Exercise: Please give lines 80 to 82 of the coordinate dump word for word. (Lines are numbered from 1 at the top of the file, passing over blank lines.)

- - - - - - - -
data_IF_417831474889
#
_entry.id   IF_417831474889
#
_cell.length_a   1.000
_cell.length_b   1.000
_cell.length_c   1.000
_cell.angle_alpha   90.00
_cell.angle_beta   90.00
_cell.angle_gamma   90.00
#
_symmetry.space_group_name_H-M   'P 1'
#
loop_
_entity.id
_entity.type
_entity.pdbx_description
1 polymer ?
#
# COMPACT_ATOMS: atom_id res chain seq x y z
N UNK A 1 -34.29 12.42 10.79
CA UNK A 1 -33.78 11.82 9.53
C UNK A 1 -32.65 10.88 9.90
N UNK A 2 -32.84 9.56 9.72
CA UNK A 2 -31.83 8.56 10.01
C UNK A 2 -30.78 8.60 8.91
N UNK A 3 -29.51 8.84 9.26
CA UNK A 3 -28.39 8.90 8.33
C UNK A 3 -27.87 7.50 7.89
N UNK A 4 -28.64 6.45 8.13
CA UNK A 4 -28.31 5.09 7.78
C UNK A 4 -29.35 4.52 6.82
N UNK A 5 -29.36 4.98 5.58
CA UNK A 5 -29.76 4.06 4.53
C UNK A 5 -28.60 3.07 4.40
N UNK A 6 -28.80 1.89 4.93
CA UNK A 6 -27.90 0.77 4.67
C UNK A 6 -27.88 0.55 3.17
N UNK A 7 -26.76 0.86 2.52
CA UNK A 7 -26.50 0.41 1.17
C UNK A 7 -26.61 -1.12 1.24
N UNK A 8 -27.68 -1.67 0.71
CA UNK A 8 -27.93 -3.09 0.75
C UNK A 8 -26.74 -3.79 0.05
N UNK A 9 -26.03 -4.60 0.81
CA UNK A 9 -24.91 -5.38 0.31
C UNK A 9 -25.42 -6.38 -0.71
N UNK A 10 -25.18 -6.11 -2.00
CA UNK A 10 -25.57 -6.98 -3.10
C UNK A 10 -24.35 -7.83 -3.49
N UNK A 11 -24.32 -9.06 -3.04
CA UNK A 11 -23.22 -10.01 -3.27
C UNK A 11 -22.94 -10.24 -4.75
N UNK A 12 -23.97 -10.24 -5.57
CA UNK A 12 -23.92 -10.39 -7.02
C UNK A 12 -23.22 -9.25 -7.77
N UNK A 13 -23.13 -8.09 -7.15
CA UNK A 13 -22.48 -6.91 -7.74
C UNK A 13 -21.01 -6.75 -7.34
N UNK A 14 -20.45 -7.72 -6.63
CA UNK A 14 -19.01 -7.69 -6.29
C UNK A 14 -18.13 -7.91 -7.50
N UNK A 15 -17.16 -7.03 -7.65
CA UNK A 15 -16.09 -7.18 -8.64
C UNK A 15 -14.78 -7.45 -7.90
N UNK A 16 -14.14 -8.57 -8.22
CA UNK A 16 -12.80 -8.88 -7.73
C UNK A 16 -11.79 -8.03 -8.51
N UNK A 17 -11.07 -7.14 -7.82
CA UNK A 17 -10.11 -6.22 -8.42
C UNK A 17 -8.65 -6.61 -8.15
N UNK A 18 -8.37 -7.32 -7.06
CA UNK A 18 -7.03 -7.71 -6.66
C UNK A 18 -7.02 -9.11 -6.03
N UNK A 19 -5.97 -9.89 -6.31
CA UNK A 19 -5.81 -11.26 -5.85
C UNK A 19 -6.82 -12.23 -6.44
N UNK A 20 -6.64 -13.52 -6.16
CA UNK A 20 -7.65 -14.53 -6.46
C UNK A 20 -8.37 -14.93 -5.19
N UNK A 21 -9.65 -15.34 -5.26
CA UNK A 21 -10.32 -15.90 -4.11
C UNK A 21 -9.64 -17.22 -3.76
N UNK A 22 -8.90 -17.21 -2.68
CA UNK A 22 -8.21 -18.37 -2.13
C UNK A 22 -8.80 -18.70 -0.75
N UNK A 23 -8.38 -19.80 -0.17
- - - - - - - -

C UNK A 20 -8.37 -14.93 -5.19
N UNK A 21 -9.65 -15.34 -5.26
CA UNK A 21 -10.32 -15.90 -4.11